• I dread when an appliance breaks down. We kept the same washer, dryer, and refrigerator for 24 years, broken knobs and all! The new ones will not last nearly as long. I agree with you that old is usually better! Although, this past Christmas, I did ask for new mixing bowls to replace (really, in addition) to the glass ones (with flower designs on the side) I have always had. The new ones are stainless steel with a white coating on the outside and rubber bottoms to keep from sliding on the counter tops. I love them! For the most part, I would always pick old over new too!

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        • Debbie,
          I think the life on a modern refrigerator, and a washer and dryer is about half of 24 years. I, too, absolutely dread, when I know the 10 year mark is approaching. I find myself worrying about the washer and dryer because I know they are built on a 10 year model. I have to tell myself to quit worrying about the washer and dryer! And for heaven’s sense, washer and dryer makers…quit doing that!


  4. This was a very cool narrative. It is the backstory of acquiring things that often intrigues me more than the items themselves. I would make copies of this blog post available for potential buyers! Looking forward to seeing how you display them. Please share at some point.

    Liked by 3 people

  5. I wonder if we all collect “stuff” that reminds us of our childhoods, maybe in ways we can’t even articulate consciously. This collection is fascinating–kitschy, fun, not entirely politically correct! I love that photo of the children holding on to each others’ braids . . .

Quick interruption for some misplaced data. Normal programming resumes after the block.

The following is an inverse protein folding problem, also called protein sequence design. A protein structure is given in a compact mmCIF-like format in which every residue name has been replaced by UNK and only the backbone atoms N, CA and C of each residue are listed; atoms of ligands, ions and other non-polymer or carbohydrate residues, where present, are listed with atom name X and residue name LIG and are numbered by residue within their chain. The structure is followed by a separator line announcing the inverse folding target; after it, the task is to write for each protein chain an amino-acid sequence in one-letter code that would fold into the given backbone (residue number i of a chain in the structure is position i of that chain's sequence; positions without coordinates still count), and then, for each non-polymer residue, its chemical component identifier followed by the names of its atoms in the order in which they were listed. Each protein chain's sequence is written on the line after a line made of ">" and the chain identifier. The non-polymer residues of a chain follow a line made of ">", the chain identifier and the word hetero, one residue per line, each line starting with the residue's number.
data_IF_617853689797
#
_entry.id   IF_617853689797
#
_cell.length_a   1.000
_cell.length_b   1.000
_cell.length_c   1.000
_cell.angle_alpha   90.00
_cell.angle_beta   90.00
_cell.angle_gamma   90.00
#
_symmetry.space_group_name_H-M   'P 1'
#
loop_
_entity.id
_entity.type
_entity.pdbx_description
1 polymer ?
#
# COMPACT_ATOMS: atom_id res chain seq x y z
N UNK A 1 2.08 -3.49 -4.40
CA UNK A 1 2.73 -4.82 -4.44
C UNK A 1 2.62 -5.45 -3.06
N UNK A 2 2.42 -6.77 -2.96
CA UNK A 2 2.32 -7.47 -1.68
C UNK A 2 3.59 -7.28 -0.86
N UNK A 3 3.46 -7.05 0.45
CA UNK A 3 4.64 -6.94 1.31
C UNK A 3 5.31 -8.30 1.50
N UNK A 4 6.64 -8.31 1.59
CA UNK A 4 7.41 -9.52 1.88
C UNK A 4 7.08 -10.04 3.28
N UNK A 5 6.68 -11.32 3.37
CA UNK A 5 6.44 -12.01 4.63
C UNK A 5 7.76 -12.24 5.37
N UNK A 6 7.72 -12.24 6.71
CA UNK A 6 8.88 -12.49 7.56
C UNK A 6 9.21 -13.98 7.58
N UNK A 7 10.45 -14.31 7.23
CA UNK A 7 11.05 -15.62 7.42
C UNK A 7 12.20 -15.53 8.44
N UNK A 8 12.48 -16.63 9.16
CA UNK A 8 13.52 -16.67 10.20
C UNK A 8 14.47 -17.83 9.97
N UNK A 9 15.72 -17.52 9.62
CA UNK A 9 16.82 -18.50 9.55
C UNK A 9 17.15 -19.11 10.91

Liked by 2 people

    • Yes, everyone collects what they had or what they wanted when they were children and didn’t get. I dreamed of having a pink Princess phone when I was a young teen. I did get one and had it hooked up in the shop until the phone company went digital. Darn!


  6. Oh Ginene, this sounds like a dream come true to acquire these treasures. And I agree, it’s amazing the braid on that boy is still intact. So often the little details, so important, are lost forever. My sister and I stopped in your lovely shop a couple of years ago and we look forward to seeing how you display these wonderful pieces of history.

    Liked by 3 people

  7. As usual, a very interesting post. As mentioned before, the back story, in its self, is just as important and precious as the piece. Love the bookend. ~Joanne

    Liked by 3 people

  8. I am very fond of Asian design, especially Aesthetic Period pottery / transferware and silverplate. But these figurines are a collectible I know nothing about. From what I see, I like them too!

    One way to display them might be little vignettes of related activities. I’m sure you have given this much thought and however you display them, I know it will be lovely.

    Can’t wait to see!

    Liked by 3 people

  9. Oooooooo Ginene! They couldn’t have landed in a better place. I know you’ll give them the care and showmanship they deserve.. I can’t wait to see what you do! I ditto what Deb said.. it was a great story. It’s so hurtful when family members don’t want collectibles passed down. It’s so funny just last week I was talking to a friend (who isn’t into pass-me-downs) about family heirlooms and she said.. that stuff never phased her.. she enjoyed looking at them when her relatives would have them but never thought to want to keep anything.. I, on the other hand, eat that stuff up :-) Congrats on adopting that vast collection – I look forward to seeing them.. (like a kid opening gifts on christmas :-)

    Liked by 3 people

  10. Hi Ginene :)

    I so enjoyed catching up with you, after being on my blogging break.

    I’m sure however you display those darling figurines that it will be lovely. I love the story behind them too.

    Also, thank you for sharing the fact that you use New Life Masque. I’ve been looking for something to use on my grandfather’s childhood bedroom set from 1920.


    Liked by 2 people